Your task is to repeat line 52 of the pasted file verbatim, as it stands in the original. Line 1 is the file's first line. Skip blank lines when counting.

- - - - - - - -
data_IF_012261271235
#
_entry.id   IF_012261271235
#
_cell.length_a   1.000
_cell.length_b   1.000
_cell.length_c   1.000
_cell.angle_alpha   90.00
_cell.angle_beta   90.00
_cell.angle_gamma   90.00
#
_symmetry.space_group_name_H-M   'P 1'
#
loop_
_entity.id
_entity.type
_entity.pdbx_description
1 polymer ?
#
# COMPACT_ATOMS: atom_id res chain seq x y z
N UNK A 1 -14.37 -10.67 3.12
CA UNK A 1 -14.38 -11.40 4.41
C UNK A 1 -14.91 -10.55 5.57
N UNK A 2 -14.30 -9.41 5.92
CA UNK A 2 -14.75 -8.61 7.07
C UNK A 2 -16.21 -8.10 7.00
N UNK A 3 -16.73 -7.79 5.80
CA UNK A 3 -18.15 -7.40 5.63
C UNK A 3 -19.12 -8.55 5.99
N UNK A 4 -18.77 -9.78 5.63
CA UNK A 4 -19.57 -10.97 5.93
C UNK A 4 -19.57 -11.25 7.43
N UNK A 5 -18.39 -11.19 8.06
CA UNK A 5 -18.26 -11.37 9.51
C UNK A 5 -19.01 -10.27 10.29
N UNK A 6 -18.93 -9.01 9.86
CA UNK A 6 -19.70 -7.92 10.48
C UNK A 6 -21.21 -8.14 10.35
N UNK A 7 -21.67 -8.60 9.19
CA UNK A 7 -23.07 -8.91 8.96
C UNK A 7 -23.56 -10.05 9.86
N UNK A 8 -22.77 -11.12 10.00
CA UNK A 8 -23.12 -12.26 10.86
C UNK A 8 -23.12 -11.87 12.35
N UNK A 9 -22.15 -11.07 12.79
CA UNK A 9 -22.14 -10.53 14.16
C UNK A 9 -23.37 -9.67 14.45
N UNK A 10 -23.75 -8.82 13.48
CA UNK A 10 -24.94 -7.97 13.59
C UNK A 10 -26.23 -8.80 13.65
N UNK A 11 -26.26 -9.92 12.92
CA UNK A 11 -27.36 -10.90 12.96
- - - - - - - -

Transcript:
CA UNK A 11 -27.36 -10.90 12.96